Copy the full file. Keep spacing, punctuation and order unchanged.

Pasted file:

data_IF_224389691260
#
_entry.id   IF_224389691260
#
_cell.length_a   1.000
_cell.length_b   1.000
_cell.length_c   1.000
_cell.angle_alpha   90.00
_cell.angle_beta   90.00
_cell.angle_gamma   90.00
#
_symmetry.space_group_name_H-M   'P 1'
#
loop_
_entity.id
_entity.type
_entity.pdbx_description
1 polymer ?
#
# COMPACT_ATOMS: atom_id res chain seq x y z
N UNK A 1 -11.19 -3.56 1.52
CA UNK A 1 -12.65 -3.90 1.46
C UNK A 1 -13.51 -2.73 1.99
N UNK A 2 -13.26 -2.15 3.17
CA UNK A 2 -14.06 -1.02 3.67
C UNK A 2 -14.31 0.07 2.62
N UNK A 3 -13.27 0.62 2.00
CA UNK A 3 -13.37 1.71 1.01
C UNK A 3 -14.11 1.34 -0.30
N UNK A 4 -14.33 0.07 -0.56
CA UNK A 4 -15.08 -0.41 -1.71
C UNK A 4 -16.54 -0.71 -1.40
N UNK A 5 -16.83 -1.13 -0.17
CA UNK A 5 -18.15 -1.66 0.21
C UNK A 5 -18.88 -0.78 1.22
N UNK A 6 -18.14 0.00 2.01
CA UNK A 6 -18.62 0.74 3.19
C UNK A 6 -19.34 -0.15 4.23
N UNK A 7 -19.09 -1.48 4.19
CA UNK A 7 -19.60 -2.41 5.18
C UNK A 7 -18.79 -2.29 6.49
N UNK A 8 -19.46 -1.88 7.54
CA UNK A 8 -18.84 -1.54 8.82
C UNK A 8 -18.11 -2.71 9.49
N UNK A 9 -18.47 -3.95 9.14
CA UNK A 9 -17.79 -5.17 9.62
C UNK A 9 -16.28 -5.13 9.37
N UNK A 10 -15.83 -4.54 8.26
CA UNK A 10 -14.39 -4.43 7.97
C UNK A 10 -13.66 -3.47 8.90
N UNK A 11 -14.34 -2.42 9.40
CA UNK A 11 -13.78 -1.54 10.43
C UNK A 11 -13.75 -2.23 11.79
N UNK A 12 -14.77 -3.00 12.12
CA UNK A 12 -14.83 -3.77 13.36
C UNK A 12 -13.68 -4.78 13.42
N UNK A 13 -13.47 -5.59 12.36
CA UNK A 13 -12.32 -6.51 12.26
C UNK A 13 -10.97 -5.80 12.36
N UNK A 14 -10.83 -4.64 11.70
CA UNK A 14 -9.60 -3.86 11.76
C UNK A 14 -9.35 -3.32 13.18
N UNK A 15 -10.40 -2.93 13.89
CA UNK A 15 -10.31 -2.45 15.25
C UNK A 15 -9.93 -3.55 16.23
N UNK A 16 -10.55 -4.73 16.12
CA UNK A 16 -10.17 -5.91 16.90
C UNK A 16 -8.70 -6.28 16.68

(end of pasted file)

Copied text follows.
data_IF_224389691260
#
_entry.id   IF_224389691260
#
_cell.length_a   1.000
_cell.length_b   1.000
_cell.length_c   1.000
_cell.angle_alpha   90.00
_cell.angle_beta   90.00
_cell.angle_gamma   90.00
#
_symmetry.space_group_name_H-M   'P 1'
#
loop_
_entity.id
_entity.type
_entity.pdbx_description
1 polymer ?
#
# COMPACT_ATOMS: atom_id res chain seq x y z
N UNK A 1 -11.19 -3.56 1.52
CA UNK A 1 -12.65 -3.90 1.46
C UNK A 1 -13.51 -2.73 1.99
N UNK A 2 -13.26 -2.15 3.17
CA UNK A 2 -14.06 -1.02 3.67
C UNK A 2 -14.31 0.07 2.62
N UNK A 3 -13.27 0.62 2.00
CA UNK A 3 -13.37 1.71 1.01
C UNK A 3 -14.11 1.34 -0.30
N UNK A 4 -14.33 0.07 -0.56
CA UNK A 4 -15.08 -0.41 -1.71
C UNK A 4 -16.54 -0.71 -1.40
N UNK A 5 -16.83 -1.13 -0.17
CA UNK A 5 -18.15 -1.66 0.21
C UNK A 5 -18.88 -0.78 1.22
N UNK A 6 -18.14 0.00 2.01
CA UNK A 6 -18.62 0.74 3.19
C UNK A 6 -19.34 -0.15 4.23
N UNK A 7 -19.09 -1.48 4.19
CA UNK A 7 -19.60 -2.41 5.18
C UNK A 7 -18.79 -2.29 6.49
N UNK A 8 -19.46 -1.88 7.54
CA UNK A 8 -18.84 -1.54 8.82
C UNK A 8 -18.11 -2.71 9.49
N UNK A 9 -18.47 -3.95 9.14
CA UNK A 9 -17.79 -5.17 9.62
C UNK A 9 -16.28 -5.13 9.37
N UNK A 10 -15.83 -4.54 8.26
CA UNK A 10 -14.39 -4.43 7.97
C UNK A 10 -13.66 -3.47 8.90
N UNK A 11 -14.34 -2.42 9.40
CA UNK A 11 -13.78 -1.54 10.43
C UNK A 11 -13.75 -2.23 11.79
N UNK A 12 -14.77 -3.00 12.12
CA UNK A 12 -14.83 -3.77 13.36
C UNK A 12 -13.68 -4.78 13.42
N UNK A 13 -13.47 -5.59 12.36
CA UNK A 13 -12.32 -6.51 12.26
C UNK A 13 -10.97 -5.80 12.36
N UNK A 14 -10.83 -4.64 11.70
CA UNK A 14 -9.60 -3.86 11.76
C UNK A 14 -9.35 -3.32 13.18
N UNK A 15 -10.40 -2.93 13.89
CA UNK A 15 -10.31 -2.45 15.25
C UNK A 15 -9.93 -3.55 16.23
N UNK A 16 -10.55 -4.73 16.12
CA UNK A 16 -10.17 -5.91 16.90
C UNK A 16 -8.70 -6.28 16.68